- Partners : Mathias Müller, Daniel Niggli
- Project Leaders : Marc Holle, Bettina Baumberger, Jean-Baptiste Joye
- Project Team : Pascal Deschenaux, Yann Dubied, Marita Gelze de Montiel, Phillippe Jorisch, Robert Kuijper, Andrea Landell, Yoshihiro Nagamine, Noémi Necker, Tanja Schmid, Michael Zürcher
- Client : Bundesamt für Bauten und Logistik BBL
- Construction : 2007–2010
- Completion : 2014
- City : Penthaz
- Country : Switzerland
Paradoxically, the charm of the existing Cinémathèque lay in its simple and utilitarian appearance. The home of the national collective film memory presented itself as an unpretentious accumulation of sheds, concerned more about the contents than the packaging. The extension project accepts this starting point and makes it its own. The structure of the existing buildings arranged in a linear fashion is translated by new additions and remodeling into a composite, ambivalent form of parallel buildings of different lengths. Just the end situation is marked by angled cuts; the building in this way acquires a face.
In the interior the principle of buildings positioned alongside each other is also evident. The three main circulation systems lying above each other penetrate the parallel cross-walls vertically, allowing the sequential arrangement of the beams to be experienced. The suspended conference rooms in the two-story entrance and exhibition hall are in turn connected with each other by windows. In the views across and through the building this produces a perspective depth as well as suggesting associations to film effects such as montage and cutting.While the public areas and all work places are concentrated in Penthaz I, the archive itself is conceived as a purely underground storage area on the far side of the road. In this way the functional and atmospheric side effects are restricted to an absolute minimum.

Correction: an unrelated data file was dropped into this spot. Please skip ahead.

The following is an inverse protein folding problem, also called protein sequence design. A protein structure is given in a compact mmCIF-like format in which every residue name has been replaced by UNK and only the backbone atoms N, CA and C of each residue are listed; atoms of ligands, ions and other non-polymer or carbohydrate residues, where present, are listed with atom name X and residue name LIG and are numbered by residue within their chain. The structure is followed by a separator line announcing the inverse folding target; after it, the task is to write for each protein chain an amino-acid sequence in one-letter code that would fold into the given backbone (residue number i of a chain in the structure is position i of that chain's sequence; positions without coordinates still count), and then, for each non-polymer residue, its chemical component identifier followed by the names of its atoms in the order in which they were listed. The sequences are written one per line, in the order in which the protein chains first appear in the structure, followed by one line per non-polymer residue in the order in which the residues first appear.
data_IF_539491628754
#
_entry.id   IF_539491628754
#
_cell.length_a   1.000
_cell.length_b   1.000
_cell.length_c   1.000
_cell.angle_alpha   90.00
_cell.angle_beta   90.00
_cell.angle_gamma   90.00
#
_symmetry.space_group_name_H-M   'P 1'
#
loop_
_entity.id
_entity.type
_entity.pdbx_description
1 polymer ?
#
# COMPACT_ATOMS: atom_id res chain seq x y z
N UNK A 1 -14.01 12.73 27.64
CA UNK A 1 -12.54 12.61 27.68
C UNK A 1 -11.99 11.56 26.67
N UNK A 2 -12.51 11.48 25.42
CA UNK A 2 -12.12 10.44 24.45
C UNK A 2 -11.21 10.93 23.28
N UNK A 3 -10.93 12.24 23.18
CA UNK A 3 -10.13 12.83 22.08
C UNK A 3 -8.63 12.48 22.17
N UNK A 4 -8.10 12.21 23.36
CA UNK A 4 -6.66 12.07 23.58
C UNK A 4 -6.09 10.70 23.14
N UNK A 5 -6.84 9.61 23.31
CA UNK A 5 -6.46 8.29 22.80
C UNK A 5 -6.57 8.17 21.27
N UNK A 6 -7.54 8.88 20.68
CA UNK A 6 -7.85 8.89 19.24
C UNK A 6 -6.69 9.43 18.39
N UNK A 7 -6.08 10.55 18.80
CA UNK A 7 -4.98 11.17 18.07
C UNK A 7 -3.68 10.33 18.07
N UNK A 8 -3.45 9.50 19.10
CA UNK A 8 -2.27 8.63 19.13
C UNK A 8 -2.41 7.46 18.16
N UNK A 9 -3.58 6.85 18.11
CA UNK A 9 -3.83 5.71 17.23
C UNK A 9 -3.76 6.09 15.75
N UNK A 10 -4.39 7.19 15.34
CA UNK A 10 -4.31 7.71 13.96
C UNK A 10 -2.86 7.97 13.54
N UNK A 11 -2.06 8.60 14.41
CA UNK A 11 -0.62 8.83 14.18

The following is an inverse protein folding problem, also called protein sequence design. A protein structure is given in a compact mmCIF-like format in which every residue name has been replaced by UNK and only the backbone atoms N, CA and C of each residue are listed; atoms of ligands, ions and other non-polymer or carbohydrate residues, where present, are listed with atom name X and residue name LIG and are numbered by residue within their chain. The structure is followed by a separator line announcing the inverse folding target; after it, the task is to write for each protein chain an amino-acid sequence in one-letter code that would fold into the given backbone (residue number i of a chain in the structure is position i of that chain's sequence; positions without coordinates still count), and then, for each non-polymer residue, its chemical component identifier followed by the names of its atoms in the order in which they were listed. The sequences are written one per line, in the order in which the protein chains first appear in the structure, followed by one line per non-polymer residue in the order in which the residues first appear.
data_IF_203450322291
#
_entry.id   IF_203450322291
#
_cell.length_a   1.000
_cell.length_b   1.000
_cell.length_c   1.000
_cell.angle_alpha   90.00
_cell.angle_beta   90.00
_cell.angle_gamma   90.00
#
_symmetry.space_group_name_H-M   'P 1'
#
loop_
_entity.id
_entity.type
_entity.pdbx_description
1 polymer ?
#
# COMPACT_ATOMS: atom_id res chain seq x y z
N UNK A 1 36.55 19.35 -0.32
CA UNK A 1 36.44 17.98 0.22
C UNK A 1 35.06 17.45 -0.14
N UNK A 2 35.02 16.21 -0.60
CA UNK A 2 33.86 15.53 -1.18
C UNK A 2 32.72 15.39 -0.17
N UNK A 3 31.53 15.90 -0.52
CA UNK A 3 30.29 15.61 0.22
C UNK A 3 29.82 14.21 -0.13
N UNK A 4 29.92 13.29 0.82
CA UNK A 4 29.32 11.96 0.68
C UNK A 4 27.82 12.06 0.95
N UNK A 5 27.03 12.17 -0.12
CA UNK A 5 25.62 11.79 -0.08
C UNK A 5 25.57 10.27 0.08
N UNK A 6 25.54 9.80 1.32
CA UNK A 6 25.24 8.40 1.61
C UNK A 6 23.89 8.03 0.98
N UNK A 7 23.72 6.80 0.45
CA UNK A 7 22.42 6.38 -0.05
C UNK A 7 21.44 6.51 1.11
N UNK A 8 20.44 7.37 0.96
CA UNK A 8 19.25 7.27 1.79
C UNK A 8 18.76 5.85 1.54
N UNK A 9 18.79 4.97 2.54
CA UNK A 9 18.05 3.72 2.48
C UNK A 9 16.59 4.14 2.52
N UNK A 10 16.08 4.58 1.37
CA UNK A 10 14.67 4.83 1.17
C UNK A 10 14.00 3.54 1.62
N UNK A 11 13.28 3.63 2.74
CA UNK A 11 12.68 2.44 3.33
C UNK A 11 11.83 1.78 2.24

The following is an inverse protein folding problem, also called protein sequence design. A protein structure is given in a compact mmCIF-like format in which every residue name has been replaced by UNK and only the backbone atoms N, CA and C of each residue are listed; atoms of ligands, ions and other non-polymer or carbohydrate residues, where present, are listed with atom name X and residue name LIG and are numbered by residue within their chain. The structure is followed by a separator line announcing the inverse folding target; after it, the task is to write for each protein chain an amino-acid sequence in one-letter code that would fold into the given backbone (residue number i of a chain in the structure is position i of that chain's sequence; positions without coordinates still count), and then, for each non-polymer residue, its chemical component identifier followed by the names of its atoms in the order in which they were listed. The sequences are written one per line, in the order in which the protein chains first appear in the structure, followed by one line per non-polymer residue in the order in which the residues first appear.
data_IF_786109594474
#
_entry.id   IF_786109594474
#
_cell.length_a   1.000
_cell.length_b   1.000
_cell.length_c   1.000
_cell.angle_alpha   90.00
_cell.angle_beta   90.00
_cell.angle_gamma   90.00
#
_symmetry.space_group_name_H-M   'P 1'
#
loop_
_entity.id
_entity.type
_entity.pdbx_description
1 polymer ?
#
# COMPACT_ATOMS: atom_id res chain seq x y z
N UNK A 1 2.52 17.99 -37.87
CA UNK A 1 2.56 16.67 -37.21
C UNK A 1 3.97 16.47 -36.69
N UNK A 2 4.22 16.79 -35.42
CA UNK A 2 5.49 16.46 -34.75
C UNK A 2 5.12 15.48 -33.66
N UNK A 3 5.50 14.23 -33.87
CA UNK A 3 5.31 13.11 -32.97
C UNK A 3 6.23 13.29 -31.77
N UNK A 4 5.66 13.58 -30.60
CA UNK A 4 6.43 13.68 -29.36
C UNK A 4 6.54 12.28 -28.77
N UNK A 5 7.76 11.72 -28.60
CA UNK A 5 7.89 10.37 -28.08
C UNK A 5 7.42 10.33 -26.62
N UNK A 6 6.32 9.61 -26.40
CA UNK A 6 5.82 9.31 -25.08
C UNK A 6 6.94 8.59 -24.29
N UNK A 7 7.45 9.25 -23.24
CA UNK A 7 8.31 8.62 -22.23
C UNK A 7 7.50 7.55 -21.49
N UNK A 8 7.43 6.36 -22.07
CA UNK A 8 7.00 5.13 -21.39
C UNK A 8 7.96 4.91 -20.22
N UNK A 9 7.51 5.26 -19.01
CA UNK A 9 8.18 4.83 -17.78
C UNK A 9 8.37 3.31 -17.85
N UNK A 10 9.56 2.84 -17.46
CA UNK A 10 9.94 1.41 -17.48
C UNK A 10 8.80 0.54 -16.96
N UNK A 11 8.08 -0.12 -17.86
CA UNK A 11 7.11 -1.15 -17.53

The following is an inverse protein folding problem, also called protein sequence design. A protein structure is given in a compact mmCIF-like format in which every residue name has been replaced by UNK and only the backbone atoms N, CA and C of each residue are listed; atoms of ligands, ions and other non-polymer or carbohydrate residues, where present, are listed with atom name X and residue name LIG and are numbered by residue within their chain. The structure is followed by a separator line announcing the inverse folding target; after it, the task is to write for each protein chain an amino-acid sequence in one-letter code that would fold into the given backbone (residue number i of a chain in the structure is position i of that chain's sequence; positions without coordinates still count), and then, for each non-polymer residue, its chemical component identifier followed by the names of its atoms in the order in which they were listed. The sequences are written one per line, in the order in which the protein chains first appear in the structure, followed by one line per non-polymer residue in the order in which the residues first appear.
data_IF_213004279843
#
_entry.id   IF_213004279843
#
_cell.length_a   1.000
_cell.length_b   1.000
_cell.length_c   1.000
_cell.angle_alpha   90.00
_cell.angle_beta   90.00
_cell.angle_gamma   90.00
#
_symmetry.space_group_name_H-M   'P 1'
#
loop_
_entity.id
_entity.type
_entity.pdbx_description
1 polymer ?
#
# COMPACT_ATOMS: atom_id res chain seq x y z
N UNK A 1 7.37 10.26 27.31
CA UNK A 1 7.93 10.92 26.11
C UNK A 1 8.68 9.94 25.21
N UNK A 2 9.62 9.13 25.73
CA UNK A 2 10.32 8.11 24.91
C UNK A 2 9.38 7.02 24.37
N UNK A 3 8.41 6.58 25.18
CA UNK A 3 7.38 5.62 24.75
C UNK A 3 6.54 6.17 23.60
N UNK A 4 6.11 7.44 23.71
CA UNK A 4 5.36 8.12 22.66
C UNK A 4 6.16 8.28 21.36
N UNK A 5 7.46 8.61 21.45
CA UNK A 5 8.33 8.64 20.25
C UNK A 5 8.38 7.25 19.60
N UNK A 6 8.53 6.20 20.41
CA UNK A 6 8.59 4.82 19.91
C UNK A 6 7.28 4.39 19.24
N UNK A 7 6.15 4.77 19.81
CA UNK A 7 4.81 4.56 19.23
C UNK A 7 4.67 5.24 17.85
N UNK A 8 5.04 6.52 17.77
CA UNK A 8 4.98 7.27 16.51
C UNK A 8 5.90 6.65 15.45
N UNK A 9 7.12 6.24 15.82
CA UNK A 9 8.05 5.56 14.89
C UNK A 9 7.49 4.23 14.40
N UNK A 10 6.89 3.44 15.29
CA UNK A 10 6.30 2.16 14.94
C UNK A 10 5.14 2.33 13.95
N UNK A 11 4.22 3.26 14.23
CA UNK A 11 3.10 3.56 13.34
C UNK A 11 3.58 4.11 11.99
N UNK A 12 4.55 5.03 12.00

Penthaz II is a kind of super-functional bunker that ensures the optimum protection of the culturally valuable artifacts. In a simple manner a kind of urban disposition is achieved that, on the one hand, reacts to the expansiveness of the adjoining agricultural landscape and on the other gives the institution Cinémathèque Suisse a clear and emphatic address. The new shell of rusted steel, an industrial material that emanates a sensual quality, encases the entire complex and connects the new and the existing parts. The gradual weathering of the natural material refers to the archive’s function in preserving film and gives the complex its own differentiated identity. The modulated, condensed roofscape composed of gently sloping, planted roofs takes up the theme of industrial production facilities or film studios.